At NJ Tech Meetup, Lore Talks About Jet’s Value Proposition, Massive Market, and What Keeps Him Up at Night

Photo: Aaron Price and Marc Lore at the NJ Tech Meetup in March Photo Credit: Matthew Weber
Aaron Price and Marc Lore at the NJ Tech Meetup in March | Matthew Weber

At the March 10 NJ Tech Meetup, founder Marc Lore provided his rationale for raising $240 million for his e-commerce startup, which will soon be moving from Montclair to Hoboken.

In a “fireside chat” with meetup organizer Aaron Price, Lore said that he was trying to build a business that would achieve $1 billion in revenues in the first year.

Asked why he wanted to raise so much money, Lore answered, “The amount of capital is proportional to the size of the opportunity.” As with any startup, “we wanted to raise our seed round that would bridge us to our next round of financing. … Typically, you want to give yourselves 12 to 18 months to get to that next proof point, where there will be a much bigger step up in valuation and then a bigger round of financing. We are like any other startup in that respect.

“We raised the amount of money we think we need over the next 12 months. …It just happens to be a really large number because we are going after a massive market with a broad value proposition that appeals to nearly every American.”

That value proposition is to offer prices between 7 and 12 percent less than anywhere else on the Web. The company is following a Costco-meets-Amazon model: excellent prices and an unlimited assortment of products. All of Jet’s profits would be made from the $50 membership fees, with no profits coming from selling the merchandise.

Lore said that about $100 million of the $240 million Jet raised would be used just for marketing, to build public awareness of Jet.

When Price asked him about spending $100 million to acquire users, Lore said that “the key is to have a really solid model on the unit economics of the business.” An entrepreneur needs to prove to investors that the cost of acquiring a customer will be a small enough fraction of the expected lifetime profit from that customer to make the risk worthwhile.

In response to another question, Lore said he didn’t think that Jet was in danger of being quashed by Amazon, which would have to lower its prices to compete with the new e-commerce company.

“This is the great thing about being a startup,” and beginning with a clean slate, he said. “You have this honeymoon period where you don’t have any customers you are subsidizing, but you are able to carry an ‘at-scale value prop’” at a low cost that incumbents in the market can’t touch. For Amazon, it would cost an estimated $12.5 billion a year to match Jet pricing, he said, something that wouldn’t make sense for Amazon to do.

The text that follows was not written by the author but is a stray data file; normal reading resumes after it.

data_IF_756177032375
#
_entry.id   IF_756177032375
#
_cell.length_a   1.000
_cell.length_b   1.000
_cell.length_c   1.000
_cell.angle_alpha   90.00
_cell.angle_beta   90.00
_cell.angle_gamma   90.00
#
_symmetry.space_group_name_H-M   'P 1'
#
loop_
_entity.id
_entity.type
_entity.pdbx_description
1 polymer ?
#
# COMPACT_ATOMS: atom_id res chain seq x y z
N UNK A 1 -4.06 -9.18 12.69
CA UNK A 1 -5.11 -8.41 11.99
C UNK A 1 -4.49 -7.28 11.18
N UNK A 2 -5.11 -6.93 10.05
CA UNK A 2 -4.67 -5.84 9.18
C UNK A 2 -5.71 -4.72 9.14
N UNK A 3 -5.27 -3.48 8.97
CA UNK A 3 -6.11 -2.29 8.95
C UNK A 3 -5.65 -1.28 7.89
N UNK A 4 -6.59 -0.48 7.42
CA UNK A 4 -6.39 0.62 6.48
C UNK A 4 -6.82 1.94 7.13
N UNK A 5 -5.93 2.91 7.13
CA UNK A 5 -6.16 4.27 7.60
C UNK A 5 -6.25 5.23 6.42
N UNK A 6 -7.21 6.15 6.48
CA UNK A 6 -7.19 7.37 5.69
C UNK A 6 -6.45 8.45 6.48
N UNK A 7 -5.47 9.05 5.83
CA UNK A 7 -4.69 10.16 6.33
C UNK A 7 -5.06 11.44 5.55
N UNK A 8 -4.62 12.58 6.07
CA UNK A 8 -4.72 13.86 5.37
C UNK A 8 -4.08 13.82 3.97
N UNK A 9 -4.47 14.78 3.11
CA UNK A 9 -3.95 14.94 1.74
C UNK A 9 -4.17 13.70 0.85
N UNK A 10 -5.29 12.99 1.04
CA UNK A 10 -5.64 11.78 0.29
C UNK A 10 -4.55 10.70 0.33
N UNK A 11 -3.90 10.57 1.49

Lore admitted that his e-commerce site does not use the Lean model. “I’m just a big believer that when you start a startup, you have to represent it at the scale value proposition on the day you launch. For some businesses it doesn’t cost that much to represent it at scale.” However, for Jet, where the business proposition is to “sell anything online at crazy prices, that just requires tens of thousands of hours of programming to do everything,” he said. “To get to that value proposition on day one (launch day) requires a ton of money. And then to carry it over the next twelve months requires a lot of capital. It’s a capital-intensive business.”

He advised other startups to follow his lead, based on the lessons he learned from his first startup, The Pit. “If you want a startup to succeed, manufacture the startup proposition from day one … manufacture it so that the customers love it, and you’ll never have a better value proposition,” he said.

You may be losing a lot of money, but do the math and find out how much money it’s going to take to get you to the magical place where the business is viable, he advised. “If the amount of money it is going to take to get there is significantly less than the value you’ve created when you get there, you’ve got something!”

Lore said that he had heard from a lot of entrepreneurs who showed him their models. “And I ask, ‘Is this the best the customer is ever going to get?’ They say, ‘No, of course not. I just can’t afford it.’” Lore then tells them, “If you are in the startup game, you can afford it. You just have to convince investors to give you the money. That’s the game.”

Lore said that at Quidsi, which was acquired by Amazon, he learned the importance of building the right culture from the beginning. In the beginning, he would bring people on board just because of their résumés. But then he discovered that companies need to come up with a core set of values from the beginning, and to figure out who they are. “If you think about that too late, you get into situations with people pulling in opposite directions.”

Finally, Price asked Lore what keeps him up at night. “Execution keeps me up, knowing that when we launch there are really high expectations,” Lore answered. “We are not the typical startup. When we launch, there will be upwards of a million people checking out the site. We are not going to have the opportunity to disappoint people. So, coming out of the gate we need [satisfaction] scores of 9 or 10 from everyone who shops. A lot of startups have two or three years to work out the kinks.”

Some people are already shopping on the site, and Jet is working out the bugs in its software and trying to solve the problems that have arisen so far. However, “we are going to launch in a couple of months, so it doesn’t give us much time to work everything out and try to get to a billion dollars in revenue in 12 months.”

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